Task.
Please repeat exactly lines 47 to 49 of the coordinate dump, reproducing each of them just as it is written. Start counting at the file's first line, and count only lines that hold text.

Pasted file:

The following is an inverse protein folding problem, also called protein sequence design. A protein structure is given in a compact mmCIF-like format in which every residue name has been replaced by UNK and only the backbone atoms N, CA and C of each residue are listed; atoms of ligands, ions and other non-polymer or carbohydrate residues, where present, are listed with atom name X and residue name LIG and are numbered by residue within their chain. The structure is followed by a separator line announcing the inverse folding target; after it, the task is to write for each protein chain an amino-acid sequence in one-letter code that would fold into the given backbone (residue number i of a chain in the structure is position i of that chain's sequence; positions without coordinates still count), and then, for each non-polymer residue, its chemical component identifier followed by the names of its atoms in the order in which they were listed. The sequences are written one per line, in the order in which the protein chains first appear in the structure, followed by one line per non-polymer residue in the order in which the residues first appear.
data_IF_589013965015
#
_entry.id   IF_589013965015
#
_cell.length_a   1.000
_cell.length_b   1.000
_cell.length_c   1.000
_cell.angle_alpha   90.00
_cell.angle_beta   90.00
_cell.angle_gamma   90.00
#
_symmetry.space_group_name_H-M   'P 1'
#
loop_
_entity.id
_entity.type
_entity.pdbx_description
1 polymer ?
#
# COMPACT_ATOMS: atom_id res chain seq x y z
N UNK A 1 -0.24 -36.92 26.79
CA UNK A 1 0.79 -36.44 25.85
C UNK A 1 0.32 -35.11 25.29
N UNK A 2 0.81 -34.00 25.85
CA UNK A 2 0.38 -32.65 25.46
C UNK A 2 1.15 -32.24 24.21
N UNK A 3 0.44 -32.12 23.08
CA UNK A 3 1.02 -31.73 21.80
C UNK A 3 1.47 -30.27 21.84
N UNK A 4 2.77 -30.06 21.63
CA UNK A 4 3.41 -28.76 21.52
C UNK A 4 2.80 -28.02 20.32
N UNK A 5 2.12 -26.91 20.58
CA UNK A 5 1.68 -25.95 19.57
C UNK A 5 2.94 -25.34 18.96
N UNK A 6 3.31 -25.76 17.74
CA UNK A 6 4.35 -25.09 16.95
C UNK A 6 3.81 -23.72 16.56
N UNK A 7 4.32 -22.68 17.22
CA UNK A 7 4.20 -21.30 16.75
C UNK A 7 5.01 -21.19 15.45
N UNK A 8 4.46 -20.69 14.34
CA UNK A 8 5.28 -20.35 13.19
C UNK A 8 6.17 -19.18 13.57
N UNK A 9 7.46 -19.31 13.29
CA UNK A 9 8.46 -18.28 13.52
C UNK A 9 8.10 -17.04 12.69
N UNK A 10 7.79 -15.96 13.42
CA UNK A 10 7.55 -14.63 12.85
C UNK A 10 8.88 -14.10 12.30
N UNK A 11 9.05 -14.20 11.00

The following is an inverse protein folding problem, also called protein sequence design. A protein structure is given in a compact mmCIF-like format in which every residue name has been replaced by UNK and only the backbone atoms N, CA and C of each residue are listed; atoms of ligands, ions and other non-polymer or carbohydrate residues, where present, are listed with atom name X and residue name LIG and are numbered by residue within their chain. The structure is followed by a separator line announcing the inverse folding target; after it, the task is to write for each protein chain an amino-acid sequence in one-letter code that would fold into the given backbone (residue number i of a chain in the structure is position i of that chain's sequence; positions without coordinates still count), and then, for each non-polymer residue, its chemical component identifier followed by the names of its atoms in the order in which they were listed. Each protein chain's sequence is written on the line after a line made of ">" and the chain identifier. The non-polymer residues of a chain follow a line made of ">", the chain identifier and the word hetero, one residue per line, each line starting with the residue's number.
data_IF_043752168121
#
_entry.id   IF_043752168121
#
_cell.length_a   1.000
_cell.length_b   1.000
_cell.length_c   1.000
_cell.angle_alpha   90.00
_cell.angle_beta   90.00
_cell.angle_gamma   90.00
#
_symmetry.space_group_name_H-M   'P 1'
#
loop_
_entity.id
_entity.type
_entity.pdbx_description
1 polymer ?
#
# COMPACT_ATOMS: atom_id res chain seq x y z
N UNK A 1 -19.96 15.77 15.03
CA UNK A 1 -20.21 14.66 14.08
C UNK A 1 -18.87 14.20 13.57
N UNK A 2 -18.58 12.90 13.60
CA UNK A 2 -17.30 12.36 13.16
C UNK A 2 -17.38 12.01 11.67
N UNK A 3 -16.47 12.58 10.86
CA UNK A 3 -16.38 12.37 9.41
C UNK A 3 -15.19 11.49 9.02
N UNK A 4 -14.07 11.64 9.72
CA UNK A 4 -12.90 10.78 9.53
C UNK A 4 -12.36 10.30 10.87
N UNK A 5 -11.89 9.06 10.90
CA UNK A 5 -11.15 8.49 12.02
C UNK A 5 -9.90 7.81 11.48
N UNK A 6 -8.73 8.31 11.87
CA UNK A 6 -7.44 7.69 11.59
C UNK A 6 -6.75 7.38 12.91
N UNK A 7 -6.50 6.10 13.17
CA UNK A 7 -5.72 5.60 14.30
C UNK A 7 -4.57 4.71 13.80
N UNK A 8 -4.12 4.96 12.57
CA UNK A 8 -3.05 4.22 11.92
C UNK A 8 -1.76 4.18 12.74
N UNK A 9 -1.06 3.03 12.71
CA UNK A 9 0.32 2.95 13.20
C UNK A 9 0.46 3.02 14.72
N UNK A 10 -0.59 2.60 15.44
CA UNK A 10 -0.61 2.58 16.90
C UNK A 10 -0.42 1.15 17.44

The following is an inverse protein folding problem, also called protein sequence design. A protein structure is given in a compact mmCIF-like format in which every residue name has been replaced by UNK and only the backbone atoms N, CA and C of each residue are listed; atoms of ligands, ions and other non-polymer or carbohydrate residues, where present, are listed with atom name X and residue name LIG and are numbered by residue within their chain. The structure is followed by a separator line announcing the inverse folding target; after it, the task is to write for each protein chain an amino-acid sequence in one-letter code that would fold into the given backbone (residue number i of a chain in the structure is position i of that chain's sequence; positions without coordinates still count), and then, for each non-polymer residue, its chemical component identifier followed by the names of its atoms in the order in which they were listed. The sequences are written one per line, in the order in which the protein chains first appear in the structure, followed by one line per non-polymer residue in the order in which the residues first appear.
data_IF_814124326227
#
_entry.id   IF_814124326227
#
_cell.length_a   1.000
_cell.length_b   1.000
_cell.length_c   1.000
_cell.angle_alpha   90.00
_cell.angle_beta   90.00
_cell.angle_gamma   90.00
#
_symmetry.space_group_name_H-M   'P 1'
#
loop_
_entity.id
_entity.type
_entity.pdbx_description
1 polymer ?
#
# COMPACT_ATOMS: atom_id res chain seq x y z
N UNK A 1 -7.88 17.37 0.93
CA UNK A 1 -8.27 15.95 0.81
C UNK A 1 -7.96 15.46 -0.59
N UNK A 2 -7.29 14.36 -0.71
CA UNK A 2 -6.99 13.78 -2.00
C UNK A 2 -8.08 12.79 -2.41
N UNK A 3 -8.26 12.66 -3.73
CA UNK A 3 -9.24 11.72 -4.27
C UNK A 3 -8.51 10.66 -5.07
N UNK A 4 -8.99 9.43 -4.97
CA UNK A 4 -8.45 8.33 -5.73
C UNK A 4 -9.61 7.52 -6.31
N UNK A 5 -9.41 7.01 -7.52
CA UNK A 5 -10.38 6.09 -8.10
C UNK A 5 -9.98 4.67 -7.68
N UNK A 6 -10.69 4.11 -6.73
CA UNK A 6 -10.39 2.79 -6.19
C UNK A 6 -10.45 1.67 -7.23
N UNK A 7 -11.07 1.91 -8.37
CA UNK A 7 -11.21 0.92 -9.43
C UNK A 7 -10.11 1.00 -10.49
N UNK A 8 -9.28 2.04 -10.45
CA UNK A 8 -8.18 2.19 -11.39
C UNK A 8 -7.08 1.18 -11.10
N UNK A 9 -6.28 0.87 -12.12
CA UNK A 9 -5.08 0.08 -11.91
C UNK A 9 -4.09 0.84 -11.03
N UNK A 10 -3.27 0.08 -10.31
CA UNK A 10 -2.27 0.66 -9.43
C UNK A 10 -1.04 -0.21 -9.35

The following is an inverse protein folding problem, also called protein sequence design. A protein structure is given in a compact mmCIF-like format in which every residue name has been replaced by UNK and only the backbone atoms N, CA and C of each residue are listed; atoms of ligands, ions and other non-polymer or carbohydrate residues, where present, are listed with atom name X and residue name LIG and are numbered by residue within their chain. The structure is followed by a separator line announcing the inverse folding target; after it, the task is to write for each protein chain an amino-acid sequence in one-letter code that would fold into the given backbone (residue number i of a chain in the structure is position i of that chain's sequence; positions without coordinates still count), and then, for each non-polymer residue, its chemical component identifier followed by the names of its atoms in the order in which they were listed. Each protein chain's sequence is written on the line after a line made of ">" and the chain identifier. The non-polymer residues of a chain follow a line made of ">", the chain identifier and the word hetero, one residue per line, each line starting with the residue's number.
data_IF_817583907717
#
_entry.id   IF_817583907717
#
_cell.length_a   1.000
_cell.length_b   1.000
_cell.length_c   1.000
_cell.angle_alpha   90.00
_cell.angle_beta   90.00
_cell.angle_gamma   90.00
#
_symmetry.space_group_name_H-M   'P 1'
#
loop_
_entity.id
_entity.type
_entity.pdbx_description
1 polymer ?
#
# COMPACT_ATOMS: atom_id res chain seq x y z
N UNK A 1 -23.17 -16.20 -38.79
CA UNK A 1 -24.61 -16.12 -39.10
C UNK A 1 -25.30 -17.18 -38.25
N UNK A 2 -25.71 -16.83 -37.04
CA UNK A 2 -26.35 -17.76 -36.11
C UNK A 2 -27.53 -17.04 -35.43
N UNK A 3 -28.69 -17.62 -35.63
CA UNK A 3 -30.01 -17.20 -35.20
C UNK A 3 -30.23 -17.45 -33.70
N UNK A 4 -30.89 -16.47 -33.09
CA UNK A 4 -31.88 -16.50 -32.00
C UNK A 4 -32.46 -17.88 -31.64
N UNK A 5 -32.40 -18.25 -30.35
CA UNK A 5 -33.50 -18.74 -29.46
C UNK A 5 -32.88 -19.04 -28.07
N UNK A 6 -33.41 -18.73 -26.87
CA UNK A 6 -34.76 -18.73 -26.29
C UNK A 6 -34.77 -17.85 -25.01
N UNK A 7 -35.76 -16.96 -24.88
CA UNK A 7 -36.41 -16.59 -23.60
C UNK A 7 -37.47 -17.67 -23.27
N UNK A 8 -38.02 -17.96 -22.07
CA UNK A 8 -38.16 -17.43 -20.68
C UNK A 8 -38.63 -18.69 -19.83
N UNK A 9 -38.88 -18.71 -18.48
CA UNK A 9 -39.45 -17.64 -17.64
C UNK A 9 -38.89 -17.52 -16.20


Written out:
CA UNK A 9 8.46 -18.28 13.52
C UNK A 9 8.10 -17.04 12.69
N UNK A 10 7.79 -15.96 13.42